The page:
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Nonstandards05 April 2017

The opposition expressed by a button – the second life of Amazon Dash Button

Social trend

Just yesterday, during the workshop that I led, we talked about the Dash Button (the Amazon’s device) and its success in the United States. It’s a little gadget, which I personally call the laziness button, which is accessible there for more than 200 products (when you buy a device for ~ $ 5, and you click it your order on Amazon is automatically placed). Within a year of its introduction the number of orders of products through its use has increased fivefold. Convenience, ease of use and seamless operation, as the leading needs of today’s customer and therefore the design guidelines of products and services for it, definitely win.

Despite the popularity of this solution, personally I’m still not convinced, and probably I never will be convinced to the need of having these clunky “panic buttons” in different parts of the house – my observations on this subject I have already published on the blog. Today I decided to write again about the Dash Button due to unusual social initiative of a programmer Nathan Pryor, whose product has become the focal point and gains, despite its original micro-scale, more and more popularity.

Pryor is by no means the supporter of the President Donald Trump and his not very successful beginning of the mandate (what an exceptionally delightful euphemism I used). He decided to express his discontent in a way that was very quickly grasped by the world’s media. Using software capabilities, he designed from scratch a new Dash Button, which pressed every time sends $ 5 for non-profit organization American Civil Liberties Union (ACLU). The same organization that appealed against (and won) a controversial immigration law signed by Donald Trump, and which purpose is to protect the rights of citizens guaranteed by the Constitution.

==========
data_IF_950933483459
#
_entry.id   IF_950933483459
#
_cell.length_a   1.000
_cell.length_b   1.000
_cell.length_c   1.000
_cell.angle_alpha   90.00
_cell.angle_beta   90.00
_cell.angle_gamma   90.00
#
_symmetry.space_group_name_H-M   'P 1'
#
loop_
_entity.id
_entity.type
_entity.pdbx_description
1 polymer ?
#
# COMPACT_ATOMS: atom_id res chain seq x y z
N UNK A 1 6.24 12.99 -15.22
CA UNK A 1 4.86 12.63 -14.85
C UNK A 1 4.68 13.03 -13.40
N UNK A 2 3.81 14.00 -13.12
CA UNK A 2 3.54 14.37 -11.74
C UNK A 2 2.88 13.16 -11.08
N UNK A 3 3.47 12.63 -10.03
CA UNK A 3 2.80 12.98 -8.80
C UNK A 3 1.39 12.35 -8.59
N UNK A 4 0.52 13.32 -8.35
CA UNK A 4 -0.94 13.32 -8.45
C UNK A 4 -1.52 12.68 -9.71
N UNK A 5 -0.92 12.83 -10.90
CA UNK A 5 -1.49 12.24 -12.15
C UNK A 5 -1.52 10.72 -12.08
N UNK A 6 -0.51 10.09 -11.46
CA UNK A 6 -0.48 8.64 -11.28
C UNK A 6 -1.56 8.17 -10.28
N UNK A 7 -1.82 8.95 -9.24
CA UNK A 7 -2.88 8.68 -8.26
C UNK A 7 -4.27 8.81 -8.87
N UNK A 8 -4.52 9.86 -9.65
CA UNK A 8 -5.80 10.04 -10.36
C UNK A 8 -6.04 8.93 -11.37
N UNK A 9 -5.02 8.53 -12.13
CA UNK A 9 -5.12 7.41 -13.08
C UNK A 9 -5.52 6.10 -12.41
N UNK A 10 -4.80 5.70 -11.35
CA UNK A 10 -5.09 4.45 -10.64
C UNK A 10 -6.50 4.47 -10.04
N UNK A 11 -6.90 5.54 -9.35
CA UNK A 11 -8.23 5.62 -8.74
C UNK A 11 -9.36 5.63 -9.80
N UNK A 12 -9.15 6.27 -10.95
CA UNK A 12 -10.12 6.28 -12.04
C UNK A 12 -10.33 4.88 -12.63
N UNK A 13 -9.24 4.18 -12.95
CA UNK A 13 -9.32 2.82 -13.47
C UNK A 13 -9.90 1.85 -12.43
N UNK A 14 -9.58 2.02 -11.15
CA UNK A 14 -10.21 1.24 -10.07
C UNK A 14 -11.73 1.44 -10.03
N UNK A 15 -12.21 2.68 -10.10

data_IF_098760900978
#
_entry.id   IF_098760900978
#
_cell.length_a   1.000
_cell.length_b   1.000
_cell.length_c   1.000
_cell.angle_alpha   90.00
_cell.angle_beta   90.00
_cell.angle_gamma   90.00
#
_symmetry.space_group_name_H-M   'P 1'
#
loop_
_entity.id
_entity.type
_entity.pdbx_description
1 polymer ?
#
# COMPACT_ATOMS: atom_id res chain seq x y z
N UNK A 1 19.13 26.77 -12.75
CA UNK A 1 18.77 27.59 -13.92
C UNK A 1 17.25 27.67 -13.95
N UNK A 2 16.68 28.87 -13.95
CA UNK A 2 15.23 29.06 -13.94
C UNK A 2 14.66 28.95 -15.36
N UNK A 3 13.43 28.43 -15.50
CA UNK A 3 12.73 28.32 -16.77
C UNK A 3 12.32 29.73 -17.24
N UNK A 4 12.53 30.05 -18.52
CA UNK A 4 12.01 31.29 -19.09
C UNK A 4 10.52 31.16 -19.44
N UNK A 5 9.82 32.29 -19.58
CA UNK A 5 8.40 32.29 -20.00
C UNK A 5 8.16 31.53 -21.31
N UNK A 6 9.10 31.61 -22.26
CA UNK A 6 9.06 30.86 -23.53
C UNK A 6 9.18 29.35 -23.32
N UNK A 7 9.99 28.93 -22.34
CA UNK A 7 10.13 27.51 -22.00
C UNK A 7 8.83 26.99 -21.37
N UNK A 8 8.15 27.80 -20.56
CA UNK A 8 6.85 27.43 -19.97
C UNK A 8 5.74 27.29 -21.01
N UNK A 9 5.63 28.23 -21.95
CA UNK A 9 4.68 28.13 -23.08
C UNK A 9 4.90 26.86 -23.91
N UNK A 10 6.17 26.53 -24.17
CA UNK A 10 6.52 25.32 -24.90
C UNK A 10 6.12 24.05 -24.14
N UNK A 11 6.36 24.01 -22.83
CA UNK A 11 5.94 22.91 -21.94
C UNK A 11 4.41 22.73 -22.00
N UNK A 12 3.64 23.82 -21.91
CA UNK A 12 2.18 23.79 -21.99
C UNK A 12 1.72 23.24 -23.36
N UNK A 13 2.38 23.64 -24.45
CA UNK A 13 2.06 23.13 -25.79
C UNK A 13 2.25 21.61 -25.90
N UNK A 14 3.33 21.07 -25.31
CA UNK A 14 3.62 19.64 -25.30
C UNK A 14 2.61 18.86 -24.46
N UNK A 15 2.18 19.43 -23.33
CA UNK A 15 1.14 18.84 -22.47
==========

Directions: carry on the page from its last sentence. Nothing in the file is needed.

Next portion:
Although the button has not been introduced to the general public (maybe it’s just a matter of time), I must admit that this is a very original action, which could meet with a large response from the public. If people would be willing to purchase the button and use it with a similar frequency as its basic version, the ACLU could count on a significant increase in grants (although the mere appeal against Trump’s decision triggered a massive wave of payments, the sum of which amounted to ~ $ 24 million).

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